Can your employer cut two managers pay and not the other two? The reason I ask is there was no valid reason given. Nothing either of us did wrong. He cut the two woman’s pay and not the men while our workload is larger also

Get Legal Help Today

 Secured with SHA-256 Encryption

Can your employer cut two managers pay and not the other two? The reason I ask is there was no valid reason given. Nothing either of us did wrong. He cut the two woman’s pay and not the men while our workload is larger also

Not only is he cutting our pay but we are
expected to continue the work load. He also
makes both women submit our schedules to
him but the men aren’t required too. Isn’t this
discrimination?

Asked on August 25, 2017 under Employment Labor Law, Florida

Answers:

SJZ, Member, New York Bar / FreeAdvice Contributing Attorney

Answered 3 years ago | Contributor

For the moment, ignore the genders: if gender was not an issue, then the employer could do this--there is no law requiring consistent or fair treatment of employees, and some can be paid less while being worked harder or longer than others. So at base, this is legal.
However, gender IS an issue here, based on what you write. The law is very clear that an employer may not treat employees differently based on sex or gender. If the women had their pay cut and have to work harder, and also bear up under more restrictions than the me (e.g. submitting their schedules), that is very likely illegal discrimination.
The women should file a complaint with the federal Equal Employment Opportunity Commission or EEOC for sex-based employment discrimination: the EEOC enforces the anti-discrimination laws in employment. The employer can try to prove that there is a non-sex-based reason for this, and if it can prove that, it will not be liable: it is not discrimination if the reason the women were treated differently or worse has nothing to do with their sex. So if the employer can show the men have relevant credentials, education, or experience the women lacked, or the women have more customer complaints, or some other objective, non-sex-based difference, then they can do this. But if there is no legitimate reason for the differential treatment other than sex, this would appear to be illegal and the women may be entitled to compensation and/or an order that this disparate treatment stop.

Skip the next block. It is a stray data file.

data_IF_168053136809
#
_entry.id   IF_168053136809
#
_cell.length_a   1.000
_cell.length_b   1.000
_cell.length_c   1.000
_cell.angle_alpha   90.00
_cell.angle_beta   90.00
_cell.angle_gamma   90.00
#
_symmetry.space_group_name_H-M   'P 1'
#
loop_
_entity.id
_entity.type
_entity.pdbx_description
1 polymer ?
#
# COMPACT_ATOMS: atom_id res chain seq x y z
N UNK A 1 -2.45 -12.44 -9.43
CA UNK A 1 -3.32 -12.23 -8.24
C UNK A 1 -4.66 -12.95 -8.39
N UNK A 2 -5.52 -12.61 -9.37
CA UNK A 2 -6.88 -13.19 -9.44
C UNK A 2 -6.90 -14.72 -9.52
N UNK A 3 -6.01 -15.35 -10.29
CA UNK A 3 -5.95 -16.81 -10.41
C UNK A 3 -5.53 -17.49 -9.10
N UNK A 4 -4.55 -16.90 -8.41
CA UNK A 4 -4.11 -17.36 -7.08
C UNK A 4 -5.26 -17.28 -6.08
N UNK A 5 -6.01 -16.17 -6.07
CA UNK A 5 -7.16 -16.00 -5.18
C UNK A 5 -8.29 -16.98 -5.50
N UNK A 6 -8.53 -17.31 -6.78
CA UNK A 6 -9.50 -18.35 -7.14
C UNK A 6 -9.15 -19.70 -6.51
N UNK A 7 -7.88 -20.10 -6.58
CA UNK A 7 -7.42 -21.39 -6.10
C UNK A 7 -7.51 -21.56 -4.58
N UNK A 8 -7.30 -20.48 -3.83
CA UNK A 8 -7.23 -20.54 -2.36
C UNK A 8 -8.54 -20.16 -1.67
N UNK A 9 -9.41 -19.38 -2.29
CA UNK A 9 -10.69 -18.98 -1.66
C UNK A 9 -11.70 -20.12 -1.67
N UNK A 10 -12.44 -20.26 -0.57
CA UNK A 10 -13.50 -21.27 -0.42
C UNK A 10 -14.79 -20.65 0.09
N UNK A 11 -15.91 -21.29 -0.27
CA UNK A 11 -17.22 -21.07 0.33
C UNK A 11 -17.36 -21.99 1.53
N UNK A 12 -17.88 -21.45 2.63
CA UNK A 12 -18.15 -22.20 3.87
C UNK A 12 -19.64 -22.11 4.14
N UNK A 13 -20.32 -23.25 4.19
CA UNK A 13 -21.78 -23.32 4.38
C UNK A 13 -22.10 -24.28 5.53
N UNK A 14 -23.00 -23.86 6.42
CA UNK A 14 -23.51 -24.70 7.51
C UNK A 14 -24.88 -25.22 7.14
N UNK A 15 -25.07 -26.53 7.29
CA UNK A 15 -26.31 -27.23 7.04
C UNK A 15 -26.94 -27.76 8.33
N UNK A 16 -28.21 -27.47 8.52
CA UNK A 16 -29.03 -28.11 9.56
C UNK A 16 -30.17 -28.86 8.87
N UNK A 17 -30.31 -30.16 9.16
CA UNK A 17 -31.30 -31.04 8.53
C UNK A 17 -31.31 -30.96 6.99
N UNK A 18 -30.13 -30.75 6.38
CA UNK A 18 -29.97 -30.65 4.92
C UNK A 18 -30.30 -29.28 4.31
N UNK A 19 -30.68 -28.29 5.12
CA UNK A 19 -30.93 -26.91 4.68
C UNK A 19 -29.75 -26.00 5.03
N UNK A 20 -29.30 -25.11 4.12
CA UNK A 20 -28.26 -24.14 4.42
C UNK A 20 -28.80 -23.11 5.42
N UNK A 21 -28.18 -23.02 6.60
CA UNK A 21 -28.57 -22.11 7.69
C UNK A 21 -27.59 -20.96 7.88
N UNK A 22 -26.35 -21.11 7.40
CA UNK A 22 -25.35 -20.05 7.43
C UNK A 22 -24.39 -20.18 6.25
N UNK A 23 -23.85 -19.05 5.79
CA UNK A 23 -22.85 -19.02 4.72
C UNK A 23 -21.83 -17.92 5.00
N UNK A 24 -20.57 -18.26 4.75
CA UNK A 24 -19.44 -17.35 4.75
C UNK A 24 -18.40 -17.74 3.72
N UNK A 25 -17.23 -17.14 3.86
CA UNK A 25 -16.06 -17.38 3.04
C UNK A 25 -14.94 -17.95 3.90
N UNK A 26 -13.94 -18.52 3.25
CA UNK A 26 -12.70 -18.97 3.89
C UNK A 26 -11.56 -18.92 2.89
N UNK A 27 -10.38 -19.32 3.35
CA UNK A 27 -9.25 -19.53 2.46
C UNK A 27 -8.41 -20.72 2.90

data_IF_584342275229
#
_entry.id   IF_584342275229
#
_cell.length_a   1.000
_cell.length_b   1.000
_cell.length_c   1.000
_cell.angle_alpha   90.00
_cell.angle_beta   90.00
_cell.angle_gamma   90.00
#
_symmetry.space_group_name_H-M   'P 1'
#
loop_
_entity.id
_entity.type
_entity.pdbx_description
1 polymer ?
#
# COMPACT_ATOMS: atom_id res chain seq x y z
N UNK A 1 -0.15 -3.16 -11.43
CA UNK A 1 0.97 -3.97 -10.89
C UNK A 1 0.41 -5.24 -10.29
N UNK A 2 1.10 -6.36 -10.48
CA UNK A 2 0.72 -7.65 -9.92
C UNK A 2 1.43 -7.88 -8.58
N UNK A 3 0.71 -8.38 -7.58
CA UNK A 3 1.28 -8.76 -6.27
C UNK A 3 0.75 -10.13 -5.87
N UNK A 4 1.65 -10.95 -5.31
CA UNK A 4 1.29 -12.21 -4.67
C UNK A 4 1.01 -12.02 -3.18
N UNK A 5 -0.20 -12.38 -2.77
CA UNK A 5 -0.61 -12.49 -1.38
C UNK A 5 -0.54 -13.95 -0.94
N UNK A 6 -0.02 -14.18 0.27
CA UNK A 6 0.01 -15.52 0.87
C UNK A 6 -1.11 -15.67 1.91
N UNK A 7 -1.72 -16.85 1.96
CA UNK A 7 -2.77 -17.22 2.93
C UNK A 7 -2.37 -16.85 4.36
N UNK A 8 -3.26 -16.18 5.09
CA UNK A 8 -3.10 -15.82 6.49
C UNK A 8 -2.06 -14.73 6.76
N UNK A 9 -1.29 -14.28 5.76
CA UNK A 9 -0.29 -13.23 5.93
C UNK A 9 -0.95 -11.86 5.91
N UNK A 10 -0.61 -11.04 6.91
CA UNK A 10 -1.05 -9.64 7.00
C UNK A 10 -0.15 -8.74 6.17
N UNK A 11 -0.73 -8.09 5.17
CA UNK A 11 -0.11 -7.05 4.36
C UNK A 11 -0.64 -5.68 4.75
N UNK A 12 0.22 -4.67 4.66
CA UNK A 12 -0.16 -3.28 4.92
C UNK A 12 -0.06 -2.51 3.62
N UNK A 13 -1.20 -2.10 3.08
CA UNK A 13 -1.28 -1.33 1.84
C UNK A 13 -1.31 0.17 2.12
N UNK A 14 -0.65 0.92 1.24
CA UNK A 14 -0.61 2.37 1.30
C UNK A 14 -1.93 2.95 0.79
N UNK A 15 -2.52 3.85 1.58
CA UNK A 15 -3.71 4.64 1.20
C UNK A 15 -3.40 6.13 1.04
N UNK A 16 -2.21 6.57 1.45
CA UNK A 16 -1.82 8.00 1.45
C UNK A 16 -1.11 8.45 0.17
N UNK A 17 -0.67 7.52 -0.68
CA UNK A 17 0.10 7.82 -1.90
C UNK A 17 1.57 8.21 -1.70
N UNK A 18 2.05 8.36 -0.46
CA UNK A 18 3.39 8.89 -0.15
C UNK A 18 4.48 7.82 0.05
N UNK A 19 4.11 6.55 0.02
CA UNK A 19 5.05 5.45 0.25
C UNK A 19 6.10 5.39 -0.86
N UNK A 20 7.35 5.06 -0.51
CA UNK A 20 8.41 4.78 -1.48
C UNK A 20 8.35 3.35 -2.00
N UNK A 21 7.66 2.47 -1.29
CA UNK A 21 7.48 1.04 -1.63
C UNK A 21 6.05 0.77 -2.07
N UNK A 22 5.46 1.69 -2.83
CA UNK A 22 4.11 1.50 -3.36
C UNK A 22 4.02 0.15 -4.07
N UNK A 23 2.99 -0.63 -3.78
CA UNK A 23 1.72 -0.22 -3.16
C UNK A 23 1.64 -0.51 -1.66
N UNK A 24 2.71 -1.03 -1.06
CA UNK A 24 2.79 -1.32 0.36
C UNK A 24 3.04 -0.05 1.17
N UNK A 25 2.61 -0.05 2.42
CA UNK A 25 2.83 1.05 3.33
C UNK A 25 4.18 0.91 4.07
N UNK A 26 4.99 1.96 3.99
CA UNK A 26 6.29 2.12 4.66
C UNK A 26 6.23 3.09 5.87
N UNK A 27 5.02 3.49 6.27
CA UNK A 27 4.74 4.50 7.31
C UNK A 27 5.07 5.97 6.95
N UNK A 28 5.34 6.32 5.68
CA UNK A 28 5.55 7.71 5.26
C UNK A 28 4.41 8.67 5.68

IMPORTANT NOTICE: The Answer(s) provided above are for general information only. The attorney providing the answer was not serving as the attorney for the person submitting the question or in any attorney-client relationship with such person. Laws may vary from state to state, and sometimes change. Tiny variations in the facts, or a fact not set forth in a question, often can change a legal outcome or an attorney's conclusion. Although AttorneyPages.com has verified the attorney was admitted to practice law in at least one jurisdiction, he or she may not be authorized to practice law in the jurisdiction referred to in the question, nor is he or she necessarily experienced in the area of the law involved. Unlike the information in the Answer(s) above, upon which you should NOT rely, for personal advice you can rely upon we suggest you retain an attorney to represent you.

Get Legal Help Today

Find the right lawyer for your legal issue.

 Secured with SHA-256 Encryption